If you first saw The Notebook as a middle schooler with raging hormones and a penchant for reading your mom's romance novels when she wasn't looking, you likely left the movie thinking the relationship between its main characters, Noah and Allie, was a masterclass in what true love is all about. However, now that you're an adult, you've probably (hopefully) realized that their coupling shouldn't be considered a #RelationshipGoal. In fact, if we had to give Noah and Allie a hashtag, it would probably be something like #RelationshipNo (listen, they can't all be winners). 

According to psychotherapist Gurpreet Singh, the overly romanticized relationship depicted in The Notebook is hardly based in reality. "Noah restores a house for Allie. He writes letter after letter waiting for her. They die holding hands," Singh told Time Out. "If you believe in [that] you start to think: I shouldn't settle for less. But most average couples are nothing like that. We are humans, we are fallible. Love is imperfect because we are."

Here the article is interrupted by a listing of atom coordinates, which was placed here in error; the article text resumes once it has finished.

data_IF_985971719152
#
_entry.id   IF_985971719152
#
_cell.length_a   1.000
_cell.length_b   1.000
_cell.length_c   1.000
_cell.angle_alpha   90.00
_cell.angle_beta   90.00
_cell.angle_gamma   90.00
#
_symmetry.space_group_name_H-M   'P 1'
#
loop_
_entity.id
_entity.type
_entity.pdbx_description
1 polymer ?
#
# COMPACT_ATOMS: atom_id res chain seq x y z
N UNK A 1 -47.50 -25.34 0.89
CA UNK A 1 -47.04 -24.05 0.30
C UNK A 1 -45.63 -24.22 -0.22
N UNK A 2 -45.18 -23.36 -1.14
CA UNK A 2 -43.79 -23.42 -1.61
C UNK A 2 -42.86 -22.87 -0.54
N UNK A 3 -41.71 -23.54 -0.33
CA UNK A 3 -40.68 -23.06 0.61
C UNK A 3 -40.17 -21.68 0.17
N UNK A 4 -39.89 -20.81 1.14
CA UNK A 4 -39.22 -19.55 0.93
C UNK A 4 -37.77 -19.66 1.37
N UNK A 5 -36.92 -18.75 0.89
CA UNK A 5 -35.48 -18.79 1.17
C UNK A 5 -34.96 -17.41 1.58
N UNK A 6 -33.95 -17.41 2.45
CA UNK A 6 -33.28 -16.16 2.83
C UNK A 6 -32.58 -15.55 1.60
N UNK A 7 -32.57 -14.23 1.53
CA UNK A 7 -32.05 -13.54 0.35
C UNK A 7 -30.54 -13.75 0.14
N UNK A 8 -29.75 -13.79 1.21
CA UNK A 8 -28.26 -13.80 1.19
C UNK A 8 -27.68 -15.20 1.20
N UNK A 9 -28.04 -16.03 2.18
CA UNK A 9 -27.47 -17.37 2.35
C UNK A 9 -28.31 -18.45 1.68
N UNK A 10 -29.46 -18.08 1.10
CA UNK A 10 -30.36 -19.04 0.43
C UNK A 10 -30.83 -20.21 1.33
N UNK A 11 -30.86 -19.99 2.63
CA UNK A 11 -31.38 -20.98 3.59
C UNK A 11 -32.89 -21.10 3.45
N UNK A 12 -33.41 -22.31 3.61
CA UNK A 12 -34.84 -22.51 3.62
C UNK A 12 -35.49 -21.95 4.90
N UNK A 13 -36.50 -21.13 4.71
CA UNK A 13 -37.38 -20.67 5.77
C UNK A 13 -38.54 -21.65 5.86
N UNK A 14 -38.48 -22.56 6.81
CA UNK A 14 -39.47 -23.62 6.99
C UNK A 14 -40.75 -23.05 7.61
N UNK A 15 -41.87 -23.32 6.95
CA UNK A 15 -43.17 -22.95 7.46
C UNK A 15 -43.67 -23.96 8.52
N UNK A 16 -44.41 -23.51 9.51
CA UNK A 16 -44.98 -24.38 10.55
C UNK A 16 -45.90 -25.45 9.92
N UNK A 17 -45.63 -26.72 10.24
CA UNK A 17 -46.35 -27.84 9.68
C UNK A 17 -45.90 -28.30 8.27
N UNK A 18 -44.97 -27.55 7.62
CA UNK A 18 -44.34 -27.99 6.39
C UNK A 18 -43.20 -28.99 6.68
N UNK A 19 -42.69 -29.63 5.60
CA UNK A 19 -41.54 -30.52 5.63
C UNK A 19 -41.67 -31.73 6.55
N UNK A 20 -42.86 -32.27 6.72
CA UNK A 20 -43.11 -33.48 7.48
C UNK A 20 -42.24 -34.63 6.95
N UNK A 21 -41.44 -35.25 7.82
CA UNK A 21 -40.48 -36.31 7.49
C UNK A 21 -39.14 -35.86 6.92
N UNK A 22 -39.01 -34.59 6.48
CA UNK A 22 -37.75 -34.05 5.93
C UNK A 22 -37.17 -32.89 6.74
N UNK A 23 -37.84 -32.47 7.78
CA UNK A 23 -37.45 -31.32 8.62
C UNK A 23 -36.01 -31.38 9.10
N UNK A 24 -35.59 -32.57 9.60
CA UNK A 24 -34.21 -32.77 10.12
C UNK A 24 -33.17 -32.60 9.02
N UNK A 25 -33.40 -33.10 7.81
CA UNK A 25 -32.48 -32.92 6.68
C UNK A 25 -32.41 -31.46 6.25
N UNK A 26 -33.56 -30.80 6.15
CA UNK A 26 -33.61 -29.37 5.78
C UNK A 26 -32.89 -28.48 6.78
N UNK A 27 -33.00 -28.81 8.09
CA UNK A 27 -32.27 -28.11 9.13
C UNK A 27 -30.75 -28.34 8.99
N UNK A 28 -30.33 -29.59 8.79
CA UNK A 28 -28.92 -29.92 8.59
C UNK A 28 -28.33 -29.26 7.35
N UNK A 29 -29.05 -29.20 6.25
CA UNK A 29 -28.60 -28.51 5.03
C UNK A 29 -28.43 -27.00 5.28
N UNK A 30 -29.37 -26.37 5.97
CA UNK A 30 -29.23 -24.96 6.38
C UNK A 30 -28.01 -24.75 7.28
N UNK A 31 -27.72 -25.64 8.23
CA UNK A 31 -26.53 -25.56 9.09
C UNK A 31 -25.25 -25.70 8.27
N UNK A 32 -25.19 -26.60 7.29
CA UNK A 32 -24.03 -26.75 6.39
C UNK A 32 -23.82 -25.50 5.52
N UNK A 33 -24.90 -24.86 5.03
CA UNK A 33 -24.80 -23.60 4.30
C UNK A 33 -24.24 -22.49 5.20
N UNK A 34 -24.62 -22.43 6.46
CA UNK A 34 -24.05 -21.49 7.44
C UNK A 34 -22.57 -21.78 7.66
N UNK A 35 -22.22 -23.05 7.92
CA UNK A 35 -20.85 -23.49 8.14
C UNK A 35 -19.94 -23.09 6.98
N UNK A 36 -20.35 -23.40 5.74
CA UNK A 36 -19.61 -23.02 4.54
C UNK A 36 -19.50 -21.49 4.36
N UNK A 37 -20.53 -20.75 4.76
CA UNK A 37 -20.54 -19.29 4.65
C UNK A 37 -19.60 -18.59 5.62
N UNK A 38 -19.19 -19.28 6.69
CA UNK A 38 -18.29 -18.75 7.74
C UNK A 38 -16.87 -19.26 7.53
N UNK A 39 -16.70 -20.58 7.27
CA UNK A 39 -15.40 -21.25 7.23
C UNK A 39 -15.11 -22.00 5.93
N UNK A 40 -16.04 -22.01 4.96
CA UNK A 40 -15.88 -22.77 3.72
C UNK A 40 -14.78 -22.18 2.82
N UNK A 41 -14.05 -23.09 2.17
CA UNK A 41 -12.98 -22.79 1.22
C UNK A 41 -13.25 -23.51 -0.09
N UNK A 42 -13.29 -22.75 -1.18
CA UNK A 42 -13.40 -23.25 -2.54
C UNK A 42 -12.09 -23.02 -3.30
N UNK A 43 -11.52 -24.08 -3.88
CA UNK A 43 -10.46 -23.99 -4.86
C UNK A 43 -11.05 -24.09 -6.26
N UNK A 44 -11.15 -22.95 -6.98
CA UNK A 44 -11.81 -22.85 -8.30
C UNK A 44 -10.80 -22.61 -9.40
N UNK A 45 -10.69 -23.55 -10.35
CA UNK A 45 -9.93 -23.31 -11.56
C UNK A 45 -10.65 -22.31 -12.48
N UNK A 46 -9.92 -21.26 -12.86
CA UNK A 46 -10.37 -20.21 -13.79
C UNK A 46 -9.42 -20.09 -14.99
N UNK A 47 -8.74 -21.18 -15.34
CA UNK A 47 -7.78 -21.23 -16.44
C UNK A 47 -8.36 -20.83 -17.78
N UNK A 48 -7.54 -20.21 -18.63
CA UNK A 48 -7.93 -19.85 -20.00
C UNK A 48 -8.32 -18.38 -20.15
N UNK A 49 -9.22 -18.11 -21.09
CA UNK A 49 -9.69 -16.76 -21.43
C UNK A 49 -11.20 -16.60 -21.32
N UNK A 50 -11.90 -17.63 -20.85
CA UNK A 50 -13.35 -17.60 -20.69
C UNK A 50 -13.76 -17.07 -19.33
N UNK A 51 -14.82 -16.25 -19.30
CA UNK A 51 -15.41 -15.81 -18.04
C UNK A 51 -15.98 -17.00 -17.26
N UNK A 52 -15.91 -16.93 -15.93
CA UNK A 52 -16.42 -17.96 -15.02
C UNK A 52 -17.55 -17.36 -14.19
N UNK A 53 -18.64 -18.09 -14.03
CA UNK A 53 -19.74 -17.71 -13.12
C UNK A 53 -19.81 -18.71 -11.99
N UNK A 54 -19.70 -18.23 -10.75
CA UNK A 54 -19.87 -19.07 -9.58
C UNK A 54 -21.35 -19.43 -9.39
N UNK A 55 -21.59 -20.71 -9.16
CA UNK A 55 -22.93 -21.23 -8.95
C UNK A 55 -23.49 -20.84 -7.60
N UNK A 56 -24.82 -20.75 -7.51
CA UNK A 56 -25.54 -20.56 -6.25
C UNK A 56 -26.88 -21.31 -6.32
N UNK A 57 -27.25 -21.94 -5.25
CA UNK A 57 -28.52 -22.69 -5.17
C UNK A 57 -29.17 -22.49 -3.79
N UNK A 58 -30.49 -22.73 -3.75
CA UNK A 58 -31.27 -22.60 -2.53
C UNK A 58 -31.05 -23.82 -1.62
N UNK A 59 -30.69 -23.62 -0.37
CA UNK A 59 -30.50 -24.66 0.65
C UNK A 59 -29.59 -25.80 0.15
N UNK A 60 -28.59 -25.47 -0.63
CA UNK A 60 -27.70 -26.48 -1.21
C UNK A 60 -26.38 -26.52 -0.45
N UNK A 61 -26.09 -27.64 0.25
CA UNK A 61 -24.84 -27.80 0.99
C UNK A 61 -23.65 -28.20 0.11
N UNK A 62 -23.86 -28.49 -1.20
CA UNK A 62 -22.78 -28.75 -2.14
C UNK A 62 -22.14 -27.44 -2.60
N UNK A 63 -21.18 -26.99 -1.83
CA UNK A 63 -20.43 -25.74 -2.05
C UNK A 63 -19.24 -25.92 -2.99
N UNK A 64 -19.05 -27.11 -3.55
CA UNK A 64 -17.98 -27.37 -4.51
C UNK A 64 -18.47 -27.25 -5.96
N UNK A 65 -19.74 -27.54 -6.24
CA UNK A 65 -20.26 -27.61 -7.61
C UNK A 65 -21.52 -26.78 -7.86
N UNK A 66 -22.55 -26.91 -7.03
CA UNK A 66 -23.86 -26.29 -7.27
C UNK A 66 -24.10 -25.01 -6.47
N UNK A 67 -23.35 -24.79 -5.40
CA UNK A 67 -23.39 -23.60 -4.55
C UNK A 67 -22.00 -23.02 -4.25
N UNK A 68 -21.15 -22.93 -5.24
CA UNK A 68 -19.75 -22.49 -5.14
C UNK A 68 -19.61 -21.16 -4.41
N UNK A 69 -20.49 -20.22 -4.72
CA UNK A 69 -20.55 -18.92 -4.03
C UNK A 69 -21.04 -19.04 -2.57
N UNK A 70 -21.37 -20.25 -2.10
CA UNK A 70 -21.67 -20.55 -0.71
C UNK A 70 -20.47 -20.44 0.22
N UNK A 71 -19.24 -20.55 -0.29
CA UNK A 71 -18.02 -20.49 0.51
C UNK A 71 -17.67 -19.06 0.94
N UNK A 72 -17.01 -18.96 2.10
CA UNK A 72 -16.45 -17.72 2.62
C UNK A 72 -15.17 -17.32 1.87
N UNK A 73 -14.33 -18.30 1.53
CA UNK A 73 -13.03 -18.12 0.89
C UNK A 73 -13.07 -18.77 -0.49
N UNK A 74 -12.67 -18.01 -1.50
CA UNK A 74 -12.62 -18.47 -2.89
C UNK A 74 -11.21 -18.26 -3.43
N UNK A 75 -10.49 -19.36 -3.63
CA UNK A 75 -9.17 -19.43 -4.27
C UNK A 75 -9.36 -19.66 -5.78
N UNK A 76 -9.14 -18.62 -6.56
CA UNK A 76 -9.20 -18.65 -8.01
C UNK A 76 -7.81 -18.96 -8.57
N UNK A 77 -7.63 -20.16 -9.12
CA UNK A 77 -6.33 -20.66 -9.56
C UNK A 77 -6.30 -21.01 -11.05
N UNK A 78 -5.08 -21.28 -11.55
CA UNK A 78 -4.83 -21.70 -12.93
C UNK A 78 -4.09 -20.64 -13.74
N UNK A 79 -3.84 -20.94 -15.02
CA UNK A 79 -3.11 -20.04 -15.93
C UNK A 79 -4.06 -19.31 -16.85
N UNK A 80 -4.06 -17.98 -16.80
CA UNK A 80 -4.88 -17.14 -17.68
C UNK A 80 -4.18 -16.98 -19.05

In other words, please don't dump your beau because he doesn't write you a million love letters or build you a house.

Where was the walk to remember in A Walk to Remember?

There's lots to remember from A Walk to Remember — Mandy Moore's bangs, the crush we all had on Shane West's bad boy-turned-sweetheart character, Landon, and the strangely unplaceable accent delivered by actor Peter Coyote. However, one thing we can't seem to recall happening in this romantic drama is the walk — you know, the one from the title. 

Where is this mysterious walk, and why is it noteworthy? According to Nicholas Sparks' website, the title for the novel came from a line delivered by Landon regarding Jamie walking down the aisle on their wedding day: "It was, I remembered thinking, the most difficult walk anyone ever had to make. In every way, a walk to remember." In the novel, Jamie's illness leaves her barely able to walk by the time she weds Landon, and she has to be helped from her wheelchair before walking to exchange vows. Apparently, this wasn't exactly a plot point to remember. Moore's movie version of Jamie doesn't seem to have any trouble walking toward her soon-to-be husband, and there's no wheelchair in sight on their wedding day.